Acupuncture for LBPGP 2022

Inspired by Yang et al 2022.[1]

Photo by Pavel Danilyuk on

LBPGP – low back or pelvic girdle pain during pregnancy
NICE – National Institute for Health and Care Excellence
RCTs – randomised controlled trials
QoL – quality of life
LBP – low back pain
PGP – pelvic girdle pain

key to acronyms

I did see this review paper in my searches, but it was not until it was highlighted in the Guardian on Monday 21st November 2022 and the news was relayed to me in clinic the next day that I took more notice.

I guess I am highlighting it now because it got some positive publicity, and it has not been long since NICE ruled against the use of acupuncture in this condition.[2]

The committee agreed that the evidence for acupuncture to treat pelvic girdle pain was mixed, of poor quality and therefore not adequate enough to justify a recommendation that would have a substantial resource impact.[3]

PGP has been mentioned a couple of times already on this blog, so this will be the third post in the PGP category. The review includes 10 RCTs and 1040 women.[4–13] Whilst the authors of the paper are based in China (Guangzhou and Kunming), the RCTs included are not. Six come from Sweden, with one each coming from Brazil, Spain, UK, and US.

The pooled outcomes (pain, functional status and QoL) were all highly significantly positive for acupuncture over control; however, there was significant statistical heterogeneity in all of them. This is not necessarily a problem if the heterogeneity can be explained clinically. Here are the major factors that might contribute to heterogeneity in measured effects:

  • Pooling of trials with both sham acupuncture and standard care controls
  • Pooling of trials of manual acupuncture and ear acupuncture
  • Pooling of both penetrating and non-penetrating sham controls
  • Inclusion of both LBP and PGP.

It is routine to test for heterogeneity by excluding outlying trials or by performing sensitivity analysis on subgroups. The former worked for the pooled result in the QoL outcome, but there were only 5 trials included and one was an obvious outlier. In the larger pooled analysis for the pain outcome, which included 9 trials, there were no obvious outliers, so the authors chose to exclude each trial, one at a time, and rerun the analysis 9 times. This did not yield any useful insight. It might have been better to do subgroup analysis based on the type of control and the type of intervention. One of these may have come up with a statistically homogeneous result, but the relatively small numbers would risk a lack of power for the pooled result.

Just from eyeballing the forest plot it looks as though an analysis of body acupuncture versus no acupuncture controls would have been positive with a lesser degree of heterogeneity.

Overall, the results look positive and the good news is that there were no observable adverse effects on the newborns.


1          Yang J, Wang Y, Xu J, et al. Acupuncture for low back and/or pelvic pain during pregnancy: a systematic review and meta-analysis of randomised controlled trials. BMJ Open 2022;12:e056878. doi:10.1136/bmjopen-2021-056878

2          Recommendations | Antenatal care | Guidance | NICE | Published 19th August 2021. (accessed 2 Dec 2022).

3          Rationale and impact | Antenatal care | Guidance | NICE | Published 19th August 2021. (accessed 2 Dec 2022).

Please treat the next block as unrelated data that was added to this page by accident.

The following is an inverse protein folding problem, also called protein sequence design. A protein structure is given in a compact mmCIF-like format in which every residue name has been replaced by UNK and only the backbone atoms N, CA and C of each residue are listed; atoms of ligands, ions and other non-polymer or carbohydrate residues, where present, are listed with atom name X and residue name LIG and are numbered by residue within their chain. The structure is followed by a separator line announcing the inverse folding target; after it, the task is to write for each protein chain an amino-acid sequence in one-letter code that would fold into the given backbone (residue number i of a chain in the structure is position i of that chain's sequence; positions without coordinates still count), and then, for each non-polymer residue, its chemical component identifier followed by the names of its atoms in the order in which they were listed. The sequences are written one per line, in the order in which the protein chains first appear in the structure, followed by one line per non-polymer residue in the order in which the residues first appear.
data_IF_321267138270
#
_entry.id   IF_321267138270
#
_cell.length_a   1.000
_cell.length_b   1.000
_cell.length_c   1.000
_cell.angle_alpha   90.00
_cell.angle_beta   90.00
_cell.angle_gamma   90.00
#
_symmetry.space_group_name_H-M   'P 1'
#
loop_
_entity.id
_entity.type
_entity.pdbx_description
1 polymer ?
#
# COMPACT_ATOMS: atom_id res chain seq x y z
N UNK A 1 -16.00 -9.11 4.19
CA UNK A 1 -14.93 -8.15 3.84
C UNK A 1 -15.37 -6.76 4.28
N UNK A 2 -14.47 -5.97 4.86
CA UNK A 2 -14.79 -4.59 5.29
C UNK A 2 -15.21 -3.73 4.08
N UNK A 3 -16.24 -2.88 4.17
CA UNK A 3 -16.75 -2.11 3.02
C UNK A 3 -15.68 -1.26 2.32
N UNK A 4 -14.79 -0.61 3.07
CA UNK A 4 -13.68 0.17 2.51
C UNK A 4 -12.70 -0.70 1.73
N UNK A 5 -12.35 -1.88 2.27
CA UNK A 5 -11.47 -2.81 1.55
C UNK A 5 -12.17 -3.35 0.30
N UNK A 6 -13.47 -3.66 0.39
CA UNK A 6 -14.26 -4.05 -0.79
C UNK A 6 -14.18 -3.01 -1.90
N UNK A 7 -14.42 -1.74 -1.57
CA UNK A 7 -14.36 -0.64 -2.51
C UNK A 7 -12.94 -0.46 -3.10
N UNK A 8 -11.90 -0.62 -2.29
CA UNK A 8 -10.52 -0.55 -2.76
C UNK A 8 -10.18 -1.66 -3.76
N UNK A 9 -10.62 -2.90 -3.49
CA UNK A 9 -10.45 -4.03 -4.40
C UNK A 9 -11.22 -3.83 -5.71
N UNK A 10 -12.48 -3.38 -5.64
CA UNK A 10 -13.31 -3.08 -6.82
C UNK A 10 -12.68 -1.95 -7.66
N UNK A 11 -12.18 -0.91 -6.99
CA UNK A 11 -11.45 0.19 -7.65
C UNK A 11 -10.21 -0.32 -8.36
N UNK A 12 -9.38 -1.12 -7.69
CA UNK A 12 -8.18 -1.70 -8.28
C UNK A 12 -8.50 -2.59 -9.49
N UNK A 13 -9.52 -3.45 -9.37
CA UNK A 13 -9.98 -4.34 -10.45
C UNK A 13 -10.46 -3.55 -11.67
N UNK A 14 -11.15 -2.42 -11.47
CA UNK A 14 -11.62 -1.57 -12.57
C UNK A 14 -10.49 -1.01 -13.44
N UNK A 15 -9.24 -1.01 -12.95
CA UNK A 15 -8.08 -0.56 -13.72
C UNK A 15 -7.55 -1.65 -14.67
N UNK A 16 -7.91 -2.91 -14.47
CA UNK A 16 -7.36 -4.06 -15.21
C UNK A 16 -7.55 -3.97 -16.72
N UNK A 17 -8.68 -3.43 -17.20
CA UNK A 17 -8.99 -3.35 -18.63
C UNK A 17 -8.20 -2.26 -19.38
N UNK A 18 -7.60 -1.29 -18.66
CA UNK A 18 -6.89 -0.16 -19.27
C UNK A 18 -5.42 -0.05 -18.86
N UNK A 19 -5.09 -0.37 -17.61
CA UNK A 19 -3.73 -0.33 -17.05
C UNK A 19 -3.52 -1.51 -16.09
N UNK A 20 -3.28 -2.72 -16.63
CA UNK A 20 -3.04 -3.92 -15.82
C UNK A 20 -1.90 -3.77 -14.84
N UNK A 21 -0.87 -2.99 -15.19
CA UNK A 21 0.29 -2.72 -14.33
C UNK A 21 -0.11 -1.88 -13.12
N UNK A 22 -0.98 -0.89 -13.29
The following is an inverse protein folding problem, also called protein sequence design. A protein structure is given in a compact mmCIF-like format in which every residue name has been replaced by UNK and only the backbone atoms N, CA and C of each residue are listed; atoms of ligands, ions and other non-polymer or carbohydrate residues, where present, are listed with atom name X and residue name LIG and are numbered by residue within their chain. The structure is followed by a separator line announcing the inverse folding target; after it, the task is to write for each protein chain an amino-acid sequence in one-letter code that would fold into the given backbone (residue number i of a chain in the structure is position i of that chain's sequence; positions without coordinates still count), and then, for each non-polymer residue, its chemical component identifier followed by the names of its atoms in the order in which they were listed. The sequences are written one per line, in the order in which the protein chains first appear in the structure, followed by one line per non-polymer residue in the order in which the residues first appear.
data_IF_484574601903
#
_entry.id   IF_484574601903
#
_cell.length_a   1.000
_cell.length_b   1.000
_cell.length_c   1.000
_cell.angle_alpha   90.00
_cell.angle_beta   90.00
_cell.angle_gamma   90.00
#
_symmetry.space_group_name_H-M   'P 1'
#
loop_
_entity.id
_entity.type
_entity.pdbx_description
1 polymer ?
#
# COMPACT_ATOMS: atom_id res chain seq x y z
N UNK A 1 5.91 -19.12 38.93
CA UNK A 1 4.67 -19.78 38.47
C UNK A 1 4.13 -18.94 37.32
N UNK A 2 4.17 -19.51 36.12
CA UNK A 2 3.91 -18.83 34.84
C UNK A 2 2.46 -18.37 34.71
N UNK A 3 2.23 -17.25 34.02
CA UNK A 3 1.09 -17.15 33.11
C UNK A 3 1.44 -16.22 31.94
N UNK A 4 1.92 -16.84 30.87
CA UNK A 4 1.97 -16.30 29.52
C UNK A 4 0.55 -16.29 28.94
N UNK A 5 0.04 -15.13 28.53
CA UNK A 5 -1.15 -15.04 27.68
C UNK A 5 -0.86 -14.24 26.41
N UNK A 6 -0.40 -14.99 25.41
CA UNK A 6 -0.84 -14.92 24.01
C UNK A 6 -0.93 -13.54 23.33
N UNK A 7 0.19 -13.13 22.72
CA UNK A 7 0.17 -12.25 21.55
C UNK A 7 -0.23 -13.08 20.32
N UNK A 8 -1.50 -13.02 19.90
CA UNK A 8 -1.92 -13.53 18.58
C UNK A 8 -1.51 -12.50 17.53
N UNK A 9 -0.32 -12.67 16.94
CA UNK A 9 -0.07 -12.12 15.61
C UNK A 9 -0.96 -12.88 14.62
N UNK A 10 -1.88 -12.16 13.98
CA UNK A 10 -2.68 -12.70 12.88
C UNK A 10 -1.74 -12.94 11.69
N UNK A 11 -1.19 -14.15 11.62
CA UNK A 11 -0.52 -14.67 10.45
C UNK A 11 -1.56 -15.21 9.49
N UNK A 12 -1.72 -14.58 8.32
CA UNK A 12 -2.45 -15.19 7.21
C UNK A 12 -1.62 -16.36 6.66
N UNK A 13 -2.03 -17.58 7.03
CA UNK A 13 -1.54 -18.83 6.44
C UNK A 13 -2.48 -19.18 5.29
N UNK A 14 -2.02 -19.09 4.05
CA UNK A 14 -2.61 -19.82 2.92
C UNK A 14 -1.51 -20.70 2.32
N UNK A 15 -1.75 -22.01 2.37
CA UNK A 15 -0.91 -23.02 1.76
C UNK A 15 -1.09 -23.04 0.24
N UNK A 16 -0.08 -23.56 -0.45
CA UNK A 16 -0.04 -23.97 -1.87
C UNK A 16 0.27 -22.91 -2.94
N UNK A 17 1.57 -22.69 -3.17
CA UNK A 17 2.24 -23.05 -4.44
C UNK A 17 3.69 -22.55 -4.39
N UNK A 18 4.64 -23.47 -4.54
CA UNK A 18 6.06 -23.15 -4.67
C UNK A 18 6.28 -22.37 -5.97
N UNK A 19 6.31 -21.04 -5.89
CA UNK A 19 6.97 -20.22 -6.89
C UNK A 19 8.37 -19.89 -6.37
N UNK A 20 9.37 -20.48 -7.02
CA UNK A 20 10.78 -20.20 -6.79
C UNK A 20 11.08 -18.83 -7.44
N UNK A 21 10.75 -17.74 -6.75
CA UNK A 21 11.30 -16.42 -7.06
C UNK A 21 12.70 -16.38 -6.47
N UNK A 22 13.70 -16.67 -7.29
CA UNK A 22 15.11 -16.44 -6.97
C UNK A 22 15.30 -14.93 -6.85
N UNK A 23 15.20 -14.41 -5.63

4          Wedenberg K, Moen B, Norling A. A prospective randomized study comparing acupuncture with physiotherapy for low-back and pelvic pain in pregnancy. Acta Obstet Gynecol Scand 2000;79:331–5.

5          Guerreiro da Silva JB, Nakamura MU, Cordeiro JA, et al. Acupuncture for low back pain in pregnancy–a prospective, quasi-randomised, controlled study. Acupunct Med 2004;22:60–7. doi:10.1136/aim.22.2.60

6          Kvorning N, Holmberg C, Grennert L, et al. Acupuncture relieves pelvic and low-back pain in late pregnancy. Acta Obstet Gynecol Scand 2004;83:246–50. doi:10.1111/j.0001-6349.2004.0215.x

7          Elden H, Ladfors L, Olsen MF, et al. Effects of acupuncture and stabilising exercises as adjunct to standard treatment in pregnant women with pelvic girdle pain: randomised single blind controlled trial. BMJ 2005;330:761. doi:10.1136/bmj.38397.507014.E0

8          Lund I, Lundeberg T, Lonnberg L, et al. Decrease of pregnant women’s pelvic pain after acupuncture: a randomized controlled single-blind study. Acta Obstet Gynecol Scand 2006;85:12–

9          Elden H, Fagevik-Olsen M, Ostgaard H-C, et al. Acupuncture as an adjunct to standard treatment for pelvic girdle pain in pregnant women: randomised double-blinded controlled trial comparing acupuncture with non-penetrating sham acupuncture. BJOG Int J Obstet Gynaecol 2008;115:1655–68. doi:10.1111/j.1471-0528.2008.01904.x

10         Wang S-M, Dezinno P, Lin EC, et al. Auricular acupuncture as a treatment for pregnant women who have low back and posterior pelvic pain: a pilot study. Am J Obstet Gynecol 2009;201:271.e1-9. doi:10.1016/j.ajog.2009.04.028

11         Ekdahl L, Petersson K. Acupuncture treatment of pregnant women with low back and pelvic pain–an intervention study. Scand J Caring Sci 2010;24:175–82. doi:10.1111/j.1471-6712.2009.00704.x

12         Bishop A, Ogollah R, Bartlam B, et al. Evaluating acupuncture and standard care for pregnant women with back pain: the EASE Back pilot randomised controlled trial (ISRCTN49955124). Pilot Feasibility Stud 2016;2:72. doi:10.1186/s40814-016-0107-6

13         Vas J, Cintado MC, Aranda‐Regules JM, et al. Effect of ear acupuncture on pregnancy-related pain in the lower back and posterior pelvic girdle: a multicentre randomised clinical trial. Acta Obstet Gynecol Scand 2019;aogs.13635. doi:10.1111/aogs.13635